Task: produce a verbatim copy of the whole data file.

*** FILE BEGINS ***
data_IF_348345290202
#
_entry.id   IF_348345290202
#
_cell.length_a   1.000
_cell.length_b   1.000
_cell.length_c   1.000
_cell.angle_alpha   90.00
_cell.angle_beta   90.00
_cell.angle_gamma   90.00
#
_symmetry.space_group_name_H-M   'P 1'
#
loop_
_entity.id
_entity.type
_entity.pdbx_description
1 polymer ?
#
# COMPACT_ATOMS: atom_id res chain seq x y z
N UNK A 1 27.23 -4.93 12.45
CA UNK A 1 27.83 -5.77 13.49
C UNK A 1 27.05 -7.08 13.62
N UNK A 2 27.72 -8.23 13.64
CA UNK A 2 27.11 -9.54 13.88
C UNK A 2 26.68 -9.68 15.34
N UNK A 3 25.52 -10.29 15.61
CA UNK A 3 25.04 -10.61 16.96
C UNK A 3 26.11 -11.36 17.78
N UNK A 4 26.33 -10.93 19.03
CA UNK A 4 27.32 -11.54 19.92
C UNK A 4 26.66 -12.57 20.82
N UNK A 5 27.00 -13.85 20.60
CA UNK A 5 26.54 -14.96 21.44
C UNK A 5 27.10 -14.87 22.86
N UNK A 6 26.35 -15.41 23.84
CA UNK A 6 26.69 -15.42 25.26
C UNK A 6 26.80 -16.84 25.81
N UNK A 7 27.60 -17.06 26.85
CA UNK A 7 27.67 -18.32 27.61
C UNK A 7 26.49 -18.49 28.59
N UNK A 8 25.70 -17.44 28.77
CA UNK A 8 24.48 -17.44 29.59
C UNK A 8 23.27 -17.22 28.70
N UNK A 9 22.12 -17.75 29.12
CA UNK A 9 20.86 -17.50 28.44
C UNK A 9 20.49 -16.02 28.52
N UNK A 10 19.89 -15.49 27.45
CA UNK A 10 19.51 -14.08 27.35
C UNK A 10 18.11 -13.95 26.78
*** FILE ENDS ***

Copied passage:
data_IF_348345290202
#
_entry.id   IF_348345290202
#
_cell.length_a   1.000
_cell.length_b   1.000
_cell.length_c   1.000
_cell.angle_alpha   90.00
_cell.angle_beta   90.00
_cell.angle_gamma   90.00
#
_symmetry.space_group_name_H-M   'P 1'
#
loop_
_entity.id
_entity.type
_entity.pdbx_description
1 polymer ?
#
# COMPACT_ATOMS: atom_id res chain seq x y z
N UNK A 1 27.23 -4.93 12.45
CA UNK A 1 27.83 -5.77 13.49
C UNK A 1 27.05 -7.08 13.62
N UNK A 2 27.72 -8.23 13.64
CA UNK A 2 27.11 -9.54 13.88
C UNK A 2 26.68 -9.68 15.34
N UNK A 3 25.52 -10.29 15.61
CA UNK A 3 25.04 -10.61 16.96
C UNK A 3 26.11 -11.36 17.78
N UNK A 4 26.33 -10.93 19.03
CA UNK A 4 27.32 -11.54 19.92
C UNK A 4 26.66 -12.57 20.82
N UNK A 5 27.00 -13.85 20.60
CA UNK A 5 26.54 -14.96 21.44
C UNK A 5 27.10 -14.87 22.86
N UNK A 6 26.35 -15.41 23.84
CA UNK A 6 26.69 -15.42 25.26
C UNK A 6 26.80 -16.84 25.81
N UNK A 7 27.60 -17.06 26.85
CA UNK A 7 27.67 -18.32 27.61
C UNK A 7 26.49 -18.49 28.59
N UNK A 8 25.70 -17.44 28.77
CA UNK A 8 24.48 -17.44 29.59
C UNK A 8 23.27 -17.22 28.70
N UNK A 9 22.12 -17.75 29.12
CA UNK A 9 20.86 -17.50 28.44
C UNK A 9 20.49 -16.02 28.52
N UNK A 10 19.89 -15.49 27.45
CA UNK A 10 19.51 -14.08 27.35
C UNK A 10 18.11 -13.95 26.78